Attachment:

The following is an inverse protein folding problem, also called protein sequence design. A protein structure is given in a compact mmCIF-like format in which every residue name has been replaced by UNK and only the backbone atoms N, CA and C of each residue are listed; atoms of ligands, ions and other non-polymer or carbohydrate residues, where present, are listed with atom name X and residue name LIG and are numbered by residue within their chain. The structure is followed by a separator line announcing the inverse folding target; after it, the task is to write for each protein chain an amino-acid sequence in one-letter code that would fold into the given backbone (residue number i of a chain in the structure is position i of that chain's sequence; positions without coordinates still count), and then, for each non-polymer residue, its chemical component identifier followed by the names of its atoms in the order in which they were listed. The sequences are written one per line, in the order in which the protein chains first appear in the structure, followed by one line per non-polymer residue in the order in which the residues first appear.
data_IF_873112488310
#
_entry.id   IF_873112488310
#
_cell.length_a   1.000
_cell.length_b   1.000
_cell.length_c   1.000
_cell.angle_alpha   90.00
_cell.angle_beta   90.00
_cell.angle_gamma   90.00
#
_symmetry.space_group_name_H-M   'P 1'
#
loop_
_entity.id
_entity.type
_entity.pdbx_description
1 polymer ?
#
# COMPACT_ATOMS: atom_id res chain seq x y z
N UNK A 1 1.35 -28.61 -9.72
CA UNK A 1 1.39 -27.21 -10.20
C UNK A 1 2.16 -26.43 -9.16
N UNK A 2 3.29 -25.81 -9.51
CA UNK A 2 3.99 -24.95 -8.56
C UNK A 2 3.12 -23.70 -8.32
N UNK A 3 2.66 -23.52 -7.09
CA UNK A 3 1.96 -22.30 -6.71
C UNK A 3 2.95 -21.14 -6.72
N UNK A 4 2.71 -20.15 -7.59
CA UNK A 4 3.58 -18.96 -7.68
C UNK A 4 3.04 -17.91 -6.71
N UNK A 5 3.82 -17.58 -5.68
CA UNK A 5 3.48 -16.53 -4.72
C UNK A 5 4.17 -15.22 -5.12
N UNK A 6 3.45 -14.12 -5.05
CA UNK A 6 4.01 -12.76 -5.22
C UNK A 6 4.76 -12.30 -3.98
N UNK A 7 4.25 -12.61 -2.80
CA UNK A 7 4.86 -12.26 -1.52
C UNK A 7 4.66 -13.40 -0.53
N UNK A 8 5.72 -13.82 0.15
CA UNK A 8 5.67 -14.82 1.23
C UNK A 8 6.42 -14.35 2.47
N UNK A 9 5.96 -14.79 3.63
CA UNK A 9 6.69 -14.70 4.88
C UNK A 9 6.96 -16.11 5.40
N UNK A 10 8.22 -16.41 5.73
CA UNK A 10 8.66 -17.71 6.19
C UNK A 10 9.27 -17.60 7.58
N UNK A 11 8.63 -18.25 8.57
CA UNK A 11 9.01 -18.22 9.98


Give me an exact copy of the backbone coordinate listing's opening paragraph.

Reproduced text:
The following is an inverse protein folding problem, also called protein sequence design. A protein structure is given in a compact mmCIF-like format in which every residue name has been replaced by UNK and only the backbone atoms N, CA and C of each residue are listed; atoms of ligands, ions and other non-polymer or carbohydrate residues, where present, are listed with atom name X and residue name LIG and are numbered by residue within their chain. The structure is followed by a separator line announcing the inverse folding target; after it, the task is to write for each protein chain an amino-acid sequence in one-letter code that would fold into the given backbone (residue number i of a chain in the structure is position i of that chain's sequence; positions without coordinates still count), and then, for each non-polymer residue, its chemical component identifier followed by the names of its atoms in the order in which they were listed. The sequences are written one per line, in the order in which the protein chains first appear in the structure, followed by one line per non-polymer residue in the order in which the residues first appear.